The road to recovery: a synthesis of outcomes from ecosystem restoration in tropical and sub-tropical Asian forests

Lindsay F Banin* (Corresponding Author), Elizabeth H Raine, Lucy M Rowland, Robin L Chazdon, Stuart W Smith, Nur Estya Binte Rahman, Adam Butler, Christopher Philipson, Grahame G Applegate, E Petter Axelsson, Sugeng Budiharta, Siew Chin Chua, Mark E J Cutler, Stephen Elliott, Elva Gemita, Elia Godoong, Laura L B Graham, Robin M Hayward, Andy Hector, Ulrik IlstedtJoel Jensen, Srinivasan Kasinathan, Christopher J Kettle, Daniel Lussetti, Benjapan Manohan, Colin Maycock, Kang Min Ngo, Michael J O'Brien, Anand M Osuri, Glen Reynolds, Yap Sauwai, Stefan Scheu, Mangarah Silalahi, Eleanor M Slade, Tom Swinfield, David A Wardle, Charlotte Wheeler, Kok Loong Yeong, David F R P Burslem

*Corresponding author for this work

Research output: Contribution to journalArticlepeer-review

20 Citations (Scopus)
3 Downloads (Pure)


Current policy is driving renewed impetus to restore forests to return ecological function, protect species, sequester carbon and secure livelihoods. Here we assess the contribution of tree planting to ecosystem restoration in tropical and sub-tropical Asia; we synthesize evidence on mortality and growth of planted trees at 176 sites and assess structural and biodiversity recovery of co-located actively restored and naturally regenerating forest plots. Mean mortality of planted trees was 18% 1 year after planting, increasing to 44% after 5 years. Mortality varied strongly by site and was typically ca 20% higher in open areas than degraded forest, with height at planting positively affecting survival. Size-standardized growth rates were negatively related to species-level wood density in degraded forest and plantations enrichment settings. Based on community-level data from 11 landscapes, active restoration resulted in faster accumulation of tree basal area and structural properties were closer to old-growth reference sites, relative to natural regeneration, but tree species richness did not differ. High variability in outcomes across sites indicates that planting for restoration is potentially rewarding but risky and context-dependent. Restoration projects must prepare for and manage commonly occurring challenges and align with efforts to protect and reconnect remaining forest areas. The abstract of this article is available in Bahasa Indonesia in the electronic supplementary material. This article is part of the theme issue 'Understanding forest landscape restoration: reinforcing scientific foundations for the UN Decade on Ecosystem Restoration'.

Original languageEnglish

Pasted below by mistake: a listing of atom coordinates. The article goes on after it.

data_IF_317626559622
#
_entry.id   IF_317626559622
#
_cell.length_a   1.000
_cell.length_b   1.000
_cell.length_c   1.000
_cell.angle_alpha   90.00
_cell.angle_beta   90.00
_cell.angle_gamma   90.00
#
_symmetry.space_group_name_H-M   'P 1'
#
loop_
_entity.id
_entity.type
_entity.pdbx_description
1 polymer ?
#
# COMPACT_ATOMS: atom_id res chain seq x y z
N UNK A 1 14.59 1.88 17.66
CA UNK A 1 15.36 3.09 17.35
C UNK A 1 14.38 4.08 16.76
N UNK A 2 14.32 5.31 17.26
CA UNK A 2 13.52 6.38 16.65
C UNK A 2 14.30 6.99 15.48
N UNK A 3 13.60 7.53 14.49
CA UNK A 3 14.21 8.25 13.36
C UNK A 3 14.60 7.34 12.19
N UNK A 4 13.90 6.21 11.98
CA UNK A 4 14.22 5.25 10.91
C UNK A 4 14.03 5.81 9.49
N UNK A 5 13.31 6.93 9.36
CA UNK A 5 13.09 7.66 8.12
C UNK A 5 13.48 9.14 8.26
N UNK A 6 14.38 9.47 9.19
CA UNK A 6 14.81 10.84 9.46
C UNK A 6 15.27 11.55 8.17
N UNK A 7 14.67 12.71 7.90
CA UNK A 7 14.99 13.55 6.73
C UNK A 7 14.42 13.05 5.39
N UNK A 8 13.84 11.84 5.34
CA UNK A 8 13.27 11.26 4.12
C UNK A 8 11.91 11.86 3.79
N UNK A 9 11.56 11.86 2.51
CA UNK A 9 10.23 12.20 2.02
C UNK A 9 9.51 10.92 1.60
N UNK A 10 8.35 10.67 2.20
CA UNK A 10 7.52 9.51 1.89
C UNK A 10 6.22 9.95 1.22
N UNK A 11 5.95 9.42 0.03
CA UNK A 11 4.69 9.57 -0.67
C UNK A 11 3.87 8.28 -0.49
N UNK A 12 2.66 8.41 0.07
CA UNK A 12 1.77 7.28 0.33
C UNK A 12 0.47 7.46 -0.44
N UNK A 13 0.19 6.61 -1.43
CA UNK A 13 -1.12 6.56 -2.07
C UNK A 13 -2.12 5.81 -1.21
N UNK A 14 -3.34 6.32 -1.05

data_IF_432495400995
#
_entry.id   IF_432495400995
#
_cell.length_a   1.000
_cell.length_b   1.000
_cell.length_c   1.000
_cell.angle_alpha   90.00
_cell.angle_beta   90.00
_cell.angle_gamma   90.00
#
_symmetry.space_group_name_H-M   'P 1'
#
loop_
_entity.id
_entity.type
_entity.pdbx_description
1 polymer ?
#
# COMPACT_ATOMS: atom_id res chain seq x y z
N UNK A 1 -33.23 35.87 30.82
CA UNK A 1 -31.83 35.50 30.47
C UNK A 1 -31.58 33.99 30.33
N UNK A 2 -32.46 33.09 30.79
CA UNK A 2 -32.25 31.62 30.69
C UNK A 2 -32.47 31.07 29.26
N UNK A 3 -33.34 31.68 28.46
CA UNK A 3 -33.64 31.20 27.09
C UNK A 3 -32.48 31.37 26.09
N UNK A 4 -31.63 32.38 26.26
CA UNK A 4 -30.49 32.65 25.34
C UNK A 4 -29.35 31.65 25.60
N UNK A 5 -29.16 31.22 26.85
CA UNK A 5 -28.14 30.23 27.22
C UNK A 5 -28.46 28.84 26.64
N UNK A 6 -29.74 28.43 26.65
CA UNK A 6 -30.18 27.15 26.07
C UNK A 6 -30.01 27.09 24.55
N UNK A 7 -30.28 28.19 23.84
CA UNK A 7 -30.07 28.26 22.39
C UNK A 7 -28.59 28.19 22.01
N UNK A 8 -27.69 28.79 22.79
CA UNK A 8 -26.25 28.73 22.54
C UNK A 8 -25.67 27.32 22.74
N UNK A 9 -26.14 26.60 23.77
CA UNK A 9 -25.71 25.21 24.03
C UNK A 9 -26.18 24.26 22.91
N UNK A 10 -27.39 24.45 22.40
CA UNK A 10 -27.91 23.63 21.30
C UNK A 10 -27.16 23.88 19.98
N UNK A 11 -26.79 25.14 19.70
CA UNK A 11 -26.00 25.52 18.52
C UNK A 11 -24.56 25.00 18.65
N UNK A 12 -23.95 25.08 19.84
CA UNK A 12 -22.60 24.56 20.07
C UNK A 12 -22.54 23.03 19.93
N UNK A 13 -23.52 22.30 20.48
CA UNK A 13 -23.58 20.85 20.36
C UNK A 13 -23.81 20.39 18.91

Article number20210090
Number of pages17
JournalPhilosophical transactions of the Royal Society of London. Series B, Biological sciences
Issue number1867
Early online date14 Nov 2022
Publication statusPublished - 2 Jan 2023

Bibliographical note

Funding. This research was funded by a NERC Global Partnerships
Seedcorn Fund (grant no. NE/T005092/1) grant to L.F.B., D.F.R.P.B. and L.M.R. to initiate the FOR-RESTOR network, an ongoing collaborative initiative to bring together and disseminate evidence on best practice for tropical forest restoration. L.M.R. was additionally supported by a NERC Independent Research Fellowship (grant no. NE/N014022). N.E.B.R., S.W.S. and D.A.W. were sup- ported by the Singapore Ministry of Education Research Fund (grant no. MOE2018-T2-2-156) and D.A.W. by National Research Foundation Singapore (grant no. NRF2019-ITC001-001). U.I. acknowledges funding from the Swedish Research Council FORMAS (grant number FORMAS-2016-20005).
Acknowledgements. We thank Yen Kheng Chua and Kenichi Shono for follow-up support and the National Parks Board and National Insti- tute of Education for institutional support that allowed the provision of data from Singaporean sites. We thank IKEA and Sabah Foun- dation for supporting the research at the INIKEA Sow-a-Seed restoration site, David Alloysius and Jan Falck for their role in estab- lishing the species experiment and Annie Sandgren (IKEA) for her contributions to discussions during our workshops. We would like to thank Lourens Poorter, Tommaso Jucker, two anonymous reviewers and the handling editor for helpful comments on our manuscript. We extend thanks to all the authors and contributors of published reports and papers, whose efforts in documenting their restoration activities made the synthesis possible.

Data Availability Statement

Data and code for the statistical models are made available through the UKCEH Environmental Information Data Centre (EIDC).

Electronic supplementary material is available online at


  • carbon
  • biodiversity
  • degradation
  • regeneration
  • tree planting
  • nature-based solutions


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